American Express has launched a Facebook competition for small businesses that will offer business owners the chance to win a digital and social media makeover with experts from LinkedIn, Facebook, Ogilvy, Momentum Worldwide and others, plus $10,000 to spend on their business. Amex’s ‘Take Off’ comp is being hosted on the Amex for Business Australia Facebook page and to enter small business owners should visit the page before May 28 and provide a short overview of how their business would benefit from a digital and social media makeover.
An interesting story appeared on The Australian’s website this week about an Aussie SME that endured something of a backfire as a result of participating in a Facebook marketing trial. Tasmanian eco-resort Huon Bush Retreats offered 50 vouchers as part of the Facebook trial, which was aimed at providing cheap deals similar to offers from group buying sites. The trial works by a business posting an offer, which Facebook then distributes to people who "like" the business' page. Those people can then choose to claim the offer and also can choose to pass the offer on to their friends. However, the promo proved so successful that the offer reached more than three million users in five days, many mistaking it for spam, which forced business owner Paul Dimmock to issue an apology. Read the full story here.
Prime Minister Julia Gillard and Deputy Prime Minister and Treasurer Wayne Swan are hosting what the government has labelled a “major forum on the Australian economy” next month in Brisbane. At the economic forum, the leaders will discuss the challenges to Australia’s economy posed by the high dollar, and how the economy can be kept strong into the future in front of up to 150 business representatives, industry bodies, unions and community organisations, as well as members of state and territory governments. The event is slated for June 12-13, but no other details have been released to date.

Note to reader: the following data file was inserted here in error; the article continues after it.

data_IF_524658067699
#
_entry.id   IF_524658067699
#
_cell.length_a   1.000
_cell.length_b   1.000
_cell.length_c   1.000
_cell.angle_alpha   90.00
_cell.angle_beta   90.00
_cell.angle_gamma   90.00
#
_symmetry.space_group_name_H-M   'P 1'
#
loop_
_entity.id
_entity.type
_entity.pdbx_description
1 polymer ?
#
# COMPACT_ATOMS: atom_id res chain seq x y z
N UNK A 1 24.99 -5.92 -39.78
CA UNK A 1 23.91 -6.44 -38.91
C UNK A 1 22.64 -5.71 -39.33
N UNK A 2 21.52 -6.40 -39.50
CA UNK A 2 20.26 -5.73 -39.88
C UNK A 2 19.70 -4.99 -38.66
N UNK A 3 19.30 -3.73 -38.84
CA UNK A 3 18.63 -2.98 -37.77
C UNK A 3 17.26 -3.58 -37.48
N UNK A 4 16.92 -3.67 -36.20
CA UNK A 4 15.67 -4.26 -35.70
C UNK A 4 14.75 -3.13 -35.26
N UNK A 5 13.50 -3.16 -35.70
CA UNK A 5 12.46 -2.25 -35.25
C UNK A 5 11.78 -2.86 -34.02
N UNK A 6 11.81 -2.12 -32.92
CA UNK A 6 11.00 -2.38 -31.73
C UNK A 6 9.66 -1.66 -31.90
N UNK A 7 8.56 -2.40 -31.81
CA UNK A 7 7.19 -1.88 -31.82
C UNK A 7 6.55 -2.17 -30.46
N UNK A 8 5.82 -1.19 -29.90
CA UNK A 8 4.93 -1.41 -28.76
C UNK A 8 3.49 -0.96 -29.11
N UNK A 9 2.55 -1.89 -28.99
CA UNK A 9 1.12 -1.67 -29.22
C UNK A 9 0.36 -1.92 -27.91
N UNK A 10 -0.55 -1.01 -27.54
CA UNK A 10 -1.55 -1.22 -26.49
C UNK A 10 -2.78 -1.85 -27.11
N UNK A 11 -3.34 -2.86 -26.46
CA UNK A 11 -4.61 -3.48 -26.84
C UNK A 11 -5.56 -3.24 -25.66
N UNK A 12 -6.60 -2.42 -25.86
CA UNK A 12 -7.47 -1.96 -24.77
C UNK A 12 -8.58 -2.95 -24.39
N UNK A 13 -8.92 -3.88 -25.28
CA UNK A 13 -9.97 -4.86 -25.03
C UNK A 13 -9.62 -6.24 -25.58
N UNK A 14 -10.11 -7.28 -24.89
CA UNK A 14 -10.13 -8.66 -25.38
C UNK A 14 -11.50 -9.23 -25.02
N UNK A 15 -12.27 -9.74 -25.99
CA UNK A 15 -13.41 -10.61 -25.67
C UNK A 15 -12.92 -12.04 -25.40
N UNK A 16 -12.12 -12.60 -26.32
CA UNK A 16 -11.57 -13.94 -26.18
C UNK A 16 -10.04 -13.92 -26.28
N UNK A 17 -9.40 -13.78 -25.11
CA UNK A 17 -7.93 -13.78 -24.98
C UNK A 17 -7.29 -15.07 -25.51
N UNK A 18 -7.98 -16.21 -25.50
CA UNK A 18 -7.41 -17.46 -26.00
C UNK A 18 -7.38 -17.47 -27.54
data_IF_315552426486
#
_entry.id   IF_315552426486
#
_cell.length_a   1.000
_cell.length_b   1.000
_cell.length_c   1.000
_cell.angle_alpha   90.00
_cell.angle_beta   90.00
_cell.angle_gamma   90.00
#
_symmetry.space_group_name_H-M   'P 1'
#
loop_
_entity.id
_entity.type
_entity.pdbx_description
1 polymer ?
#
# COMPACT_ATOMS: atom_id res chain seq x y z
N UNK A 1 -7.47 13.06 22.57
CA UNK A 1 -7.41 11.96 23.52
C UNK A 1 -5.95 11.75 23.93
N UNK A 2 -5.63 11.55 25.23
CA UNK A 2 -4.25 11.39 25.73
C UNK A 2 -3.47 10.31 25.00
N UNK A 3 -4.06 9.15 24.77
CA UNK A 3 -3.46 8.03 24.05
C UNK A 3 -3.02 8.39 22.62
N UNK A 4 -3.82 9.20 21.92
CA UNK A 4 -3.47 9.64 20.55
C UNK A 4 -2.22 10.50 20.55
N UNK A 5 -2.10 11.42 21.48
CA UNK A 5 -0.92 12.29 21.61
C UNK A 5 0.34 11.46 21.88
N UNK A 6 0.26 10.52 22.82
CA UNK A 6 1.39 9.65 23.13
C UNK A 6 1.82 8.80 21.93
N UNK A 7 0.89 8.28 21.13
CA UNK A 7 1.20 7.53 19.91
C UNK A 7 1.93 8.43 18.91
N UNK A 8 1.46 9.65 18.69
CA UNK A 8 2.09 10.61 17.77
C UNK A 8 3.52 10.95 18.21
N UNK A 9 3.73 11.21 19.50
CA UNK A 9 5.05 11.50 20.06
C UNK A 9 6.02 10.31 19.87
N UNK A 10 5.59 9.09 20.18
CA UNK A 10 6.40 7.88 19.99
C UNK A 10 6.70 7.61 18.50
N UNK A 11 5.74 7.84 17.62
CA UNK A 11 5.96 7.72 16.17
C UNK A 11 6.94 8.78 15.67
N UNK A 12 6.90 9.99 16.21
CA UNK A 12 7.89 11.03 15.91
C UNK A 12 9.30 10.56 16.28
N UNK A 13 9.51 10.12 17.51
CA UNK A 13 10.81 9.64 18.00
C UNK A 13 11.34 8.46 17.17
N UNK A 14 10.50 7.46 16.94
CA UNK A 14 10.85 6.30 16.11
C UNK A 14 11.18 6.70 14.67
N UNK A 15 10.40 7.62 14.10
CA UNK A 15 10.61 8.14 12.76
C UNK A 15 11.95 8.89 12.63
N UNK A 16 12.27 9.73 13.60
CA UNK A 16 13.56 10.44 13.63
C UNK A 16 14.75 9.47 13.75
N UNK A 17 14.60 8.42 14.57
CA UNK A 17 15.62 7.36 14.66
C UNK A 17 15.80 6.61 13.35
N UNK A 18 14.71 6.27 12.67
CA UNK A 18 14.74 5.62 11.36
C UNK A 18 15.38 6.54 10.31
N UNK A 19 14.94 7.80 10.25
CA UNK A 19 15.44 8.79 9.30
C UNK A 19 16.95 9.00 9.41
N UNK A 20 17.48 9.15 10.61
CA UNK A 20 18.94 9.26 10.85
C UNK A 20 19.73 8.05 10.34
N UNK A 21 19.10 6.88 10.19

The Canberra Times reports this week that a report by the Inspector General of Taxation has revealed that the ATO loses more than half of its taxpayer-funded court cases against medium-sized businesses. The recent review of ATO dealings with SMEs uncovered a lack of resourcing and poor technical ability within the department, leading to the loss of 58 per cent of SME assessment disputes. Inspector General of Taxation Ali Noroozi said mid-range businesses were sometimes treated unfairly or subjected to unnecessary compliance costs and delays caused by the lack of corporate knowledge within the government department. The full story can be found here.
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